Board of Education head says U.S. is falling behind in college education

Board of Education head says U.S. is falling behind in college education

by
Idaho Freedom Foundation staff
July 9, 2010
Idaho Freedom Foundation staff
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July 9, 2010

The executive director of the Idaho State Board of Education told a crowd of teachers and other educators Thursday that Idaho and the rest of the country are losing ground to other countries in the number of people who are getting college degrees.

“Simply put, the United States is losing its status at the world leader in the educational attainment of its citizenry,” Mike Rush said at a meeting at Boise State University.  Rush said that Idaho in particular is doing well at graduating kids from high school, but not from college or other post-secondary education programs.

Rush was speaking at a College Access Summit sponsored by the state board and the state department of education intended to help boost college entrance and graduation rates.  Idaho had a 43 percent graduation rate in 2008, which is near the bottom nationally.  Rush said that Idaho can improve by simplifying the transition from high school to college, including changing confusing college application forms and aligning high school graduation requirements with college entrance requirements.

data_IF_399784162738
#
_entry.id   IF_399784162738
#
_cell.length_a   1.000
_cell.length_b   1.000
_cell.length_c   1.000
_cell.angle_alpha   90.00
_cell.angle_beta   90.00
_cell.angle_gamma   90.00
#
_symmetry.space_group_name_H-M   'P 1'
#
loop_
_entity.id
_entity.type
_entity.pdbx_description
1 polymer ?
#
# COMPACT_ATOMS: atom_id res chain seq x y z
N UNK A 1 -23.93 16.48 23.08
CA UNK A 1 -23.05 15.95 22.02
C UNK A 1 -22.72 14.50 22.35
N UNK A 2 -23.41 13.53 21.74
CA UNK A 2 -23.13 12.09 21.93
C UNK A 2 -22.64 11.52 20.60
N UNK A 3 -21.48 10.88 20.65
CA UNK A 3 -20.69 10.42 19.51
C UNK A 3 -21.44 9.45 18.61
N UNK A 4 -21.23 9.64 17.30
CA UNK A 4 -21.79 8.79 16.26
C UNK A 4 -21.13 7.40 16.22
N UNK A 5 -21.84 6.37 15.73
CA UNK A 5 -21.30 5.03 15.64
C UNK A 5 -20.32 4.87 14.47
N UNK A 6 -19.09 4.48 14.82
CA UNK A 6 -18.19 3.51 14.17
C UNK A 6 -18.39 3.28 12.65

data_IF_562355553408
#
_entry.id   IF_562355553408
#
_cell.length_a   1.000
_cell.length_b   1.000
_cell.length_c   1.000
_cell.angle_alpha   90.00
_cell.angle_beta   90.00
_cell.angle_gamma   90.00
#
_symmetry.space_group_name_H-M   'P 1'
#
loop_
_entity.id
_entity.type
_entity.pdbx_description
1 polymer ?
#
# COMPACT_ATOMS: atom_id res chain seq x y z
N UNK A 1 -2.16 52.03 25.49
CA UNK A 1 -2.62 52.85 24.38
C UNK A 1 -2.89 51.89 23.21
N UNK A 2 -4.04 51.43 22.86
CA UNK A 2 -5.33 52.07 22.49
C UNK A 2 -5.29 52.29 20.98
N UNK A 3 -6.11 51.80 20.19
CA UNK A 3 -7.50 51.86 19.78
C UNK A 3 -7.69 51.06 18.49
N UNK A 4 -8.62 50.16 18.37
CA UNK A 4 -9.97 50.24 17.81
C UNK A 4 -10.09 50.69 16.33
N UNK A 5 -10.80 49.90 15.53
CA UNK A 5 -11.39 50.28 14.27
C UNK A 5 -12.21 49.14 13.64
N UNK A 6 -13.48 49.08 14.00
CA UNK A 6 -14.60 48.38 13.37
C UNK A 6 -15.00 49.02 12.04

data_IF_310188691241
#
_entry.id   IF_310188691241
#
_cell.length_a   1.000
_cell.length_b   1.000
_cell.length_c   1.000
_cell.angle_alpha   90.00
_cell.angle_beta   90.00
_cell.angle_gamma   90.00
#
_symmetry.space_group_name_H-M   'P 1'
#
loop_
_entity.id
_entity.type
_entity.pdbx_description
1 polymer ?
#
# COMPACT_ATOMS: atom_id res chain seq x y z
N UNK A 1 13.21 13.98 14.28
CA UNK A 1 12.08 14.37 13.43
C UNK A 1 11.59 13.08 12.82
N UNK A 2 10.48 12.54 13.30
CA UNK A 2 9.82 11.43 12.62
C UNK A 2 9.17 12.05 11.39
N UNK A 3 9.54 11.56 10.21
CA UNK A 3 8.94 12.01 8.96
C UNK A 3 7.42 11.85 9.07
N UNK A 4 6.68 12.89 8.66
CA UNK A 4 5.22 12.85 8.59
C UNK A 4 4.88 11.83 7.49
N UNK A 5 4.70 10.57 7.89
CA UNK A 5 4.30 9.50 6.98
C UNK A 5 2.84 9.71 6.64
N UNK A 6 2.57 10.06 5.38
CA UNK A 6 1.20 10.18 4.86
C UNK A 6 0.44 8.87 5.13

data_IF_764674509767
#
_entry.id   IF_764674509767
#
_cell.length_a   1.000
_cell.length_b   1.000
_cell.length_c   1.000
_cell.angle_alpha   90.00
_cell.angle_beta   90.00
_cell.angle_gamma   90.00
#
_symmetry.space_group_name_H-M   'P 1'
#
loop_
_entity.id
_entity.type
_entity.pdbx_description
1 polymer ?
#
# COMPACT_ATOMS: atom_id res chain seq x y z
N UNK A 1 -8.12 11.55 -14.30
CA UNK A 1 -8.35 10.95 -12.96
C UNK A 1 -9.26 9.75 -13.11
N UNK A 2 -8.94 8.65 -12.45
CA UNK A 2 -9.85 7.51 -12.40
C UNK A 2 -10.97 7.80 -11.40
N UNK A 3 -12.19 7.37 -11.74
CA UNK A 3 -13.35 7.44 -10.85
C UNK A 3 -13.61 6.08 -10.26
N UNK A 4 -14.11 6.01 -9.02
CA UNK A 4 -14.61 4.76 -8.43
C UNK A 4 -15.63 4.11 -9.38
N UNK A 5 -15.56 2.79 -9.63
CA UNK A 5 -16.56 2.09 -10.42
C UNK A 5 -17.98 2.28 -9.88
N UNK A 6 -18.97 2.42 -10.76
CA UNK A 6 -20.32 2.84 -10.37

“We have a solid high school completion rate,” Rush said, “but we have a great deal of work to make it the system we want and need it to be.  I firmly believe that our higher education system is the key to digging ourselves out of the current economic crisis.”

Tough economic conditions have hurt state funding for public universities and colleges, which are seeing a $32 million reduction in the new state budget.

Rush compared the current global economic situation, including growth in China, to America’s response to the USSR’s launch of the Sputnik rocket in 1957.  He said the U.S. responded to Sputnik by increasing scientific research and college attendance.

“This modern day Sputnik has the potential to permanently alter our way of life, and not necessarily in a good way,” Rush told the crowd.  “The battleground is economic rather than military, though it could have certain military implications.  And the solution may be similar to solution we used back in the 1950s.”

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